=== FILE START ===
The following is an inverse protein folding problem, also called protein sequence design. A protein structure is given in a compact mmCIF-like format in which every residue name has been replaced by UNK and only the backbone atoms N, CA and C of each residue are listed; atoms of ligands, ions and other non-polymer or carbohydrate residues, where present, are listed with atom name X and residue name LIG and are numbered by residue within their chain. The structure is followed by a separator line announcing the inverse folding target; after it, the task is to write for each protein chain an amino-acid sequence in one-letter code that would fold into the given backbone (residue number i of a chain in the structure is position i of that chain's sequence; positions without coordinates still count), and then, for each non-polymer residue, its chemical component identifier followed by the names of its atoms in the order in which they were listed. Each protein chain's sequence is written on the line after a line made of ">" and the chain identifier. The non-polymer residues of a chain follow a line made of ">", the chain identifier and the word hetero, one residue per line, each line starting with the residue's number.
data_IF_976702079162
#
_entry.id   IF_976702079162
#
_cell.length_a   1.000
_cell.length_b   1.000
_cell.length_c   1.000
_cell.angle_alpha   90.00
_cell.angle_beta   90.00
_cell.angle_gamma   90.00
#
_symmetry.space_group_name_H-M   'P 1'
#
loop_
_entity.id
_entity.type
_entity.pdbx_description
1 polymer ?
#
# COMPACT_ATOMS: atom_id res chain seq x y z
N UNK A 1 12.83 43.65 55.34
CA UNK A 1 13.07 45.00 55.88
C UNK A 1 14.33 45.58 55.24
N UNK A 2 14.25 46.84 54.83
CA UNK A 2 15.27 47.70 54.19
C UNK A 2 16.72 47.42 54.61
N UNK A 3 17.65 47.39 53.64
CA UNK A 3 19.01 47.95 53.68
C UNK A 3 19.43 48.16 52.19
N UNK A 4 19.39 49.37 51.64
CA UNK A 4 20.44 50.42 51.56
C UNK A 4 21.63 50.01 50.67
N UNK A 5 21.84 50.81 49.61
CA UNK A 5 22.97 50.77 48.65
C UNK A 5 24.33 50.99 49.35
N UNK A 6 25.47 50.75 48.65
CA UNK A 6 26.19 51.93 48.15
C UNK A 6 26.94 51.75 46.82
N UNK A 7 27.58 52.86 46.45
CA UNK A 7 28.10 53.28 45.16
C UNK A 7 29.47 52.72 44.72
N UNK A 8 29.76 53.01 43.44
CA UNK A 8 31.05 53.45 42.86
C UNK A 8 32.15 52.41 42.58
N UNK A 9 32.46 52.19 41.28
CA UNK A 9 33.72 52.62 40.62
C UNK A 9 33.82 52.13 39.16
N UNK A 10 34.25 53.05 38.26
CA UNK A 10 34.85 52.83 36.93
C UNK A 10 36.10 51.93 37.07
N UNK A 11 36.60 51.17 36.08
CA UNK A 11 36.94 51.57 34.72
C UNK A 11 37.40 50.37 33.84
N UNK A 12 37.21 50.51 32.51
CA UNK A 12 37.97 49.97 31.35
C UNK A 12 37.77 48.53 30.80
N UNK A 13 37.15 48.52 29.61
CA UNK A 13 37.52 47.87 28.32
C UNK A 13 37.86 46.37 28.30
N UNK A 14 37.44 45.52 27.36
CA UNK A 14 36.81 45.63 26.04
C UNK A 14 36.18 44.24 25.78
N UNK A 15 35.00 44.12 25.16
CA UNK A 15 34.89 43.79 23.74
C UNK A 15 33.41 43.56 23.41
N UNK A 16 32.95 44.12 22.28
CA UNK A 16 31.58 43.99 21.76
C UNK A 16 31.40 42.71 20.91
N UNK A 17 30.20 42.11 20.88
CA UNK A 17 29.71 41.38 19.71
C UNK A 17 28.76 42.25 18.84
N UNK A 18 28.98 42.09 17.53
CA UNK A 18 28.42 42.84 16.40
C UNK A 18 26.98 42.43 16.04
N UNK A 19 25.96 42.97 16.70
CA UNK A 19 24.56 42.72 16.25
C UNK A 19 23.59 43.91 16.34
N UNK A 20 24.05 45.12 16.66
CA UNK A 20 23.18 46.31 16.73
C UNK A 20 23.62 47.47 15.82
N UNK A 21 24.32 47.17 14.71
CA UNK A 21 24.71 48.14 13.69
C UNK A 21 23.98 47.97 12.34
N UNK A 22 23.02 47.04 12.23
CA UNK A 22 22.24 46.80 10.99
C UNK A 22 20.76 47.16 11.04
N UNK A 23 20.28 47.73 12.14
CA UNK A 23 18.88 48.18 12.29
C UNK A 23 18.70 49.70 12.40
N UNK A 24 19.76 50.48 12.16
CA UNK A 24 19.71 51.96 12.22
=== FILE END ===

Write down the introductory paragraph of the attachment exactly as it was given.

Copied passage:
The following is an inverse protein folding problem, also called protein sequence design. A protein structure is given in a compact mmCIF-like format in which every residue name has been replaced by UNK and only the backbone atoms N, CA and C of each residue are listed; atoms of ligands, ions and other non-polymer or carbohydrate residues, where present, are listed with atom name X and residue name LIG and are numbered by residue within their chain. The structure is followed by a separator line announcing the inverse folding target; after it, the task is to write for each protein chain an amino-acid sequence in one-letter code that would fold into the given backbone (residue number i of a chain in the structure is position i of that chain's sequence; positions without coordinates still count), and then, for each non-polymer residue, its chemical component identifier followed by the names of its atoms in the order in which they were listed. Each protein chain's sequence is written on the line after a line made of ">" and the chain identifier. The non-polymer residues of a chain follow a line made of ">", the chain identifier and the word hetero, one residue per line, each line starting with the residue's number.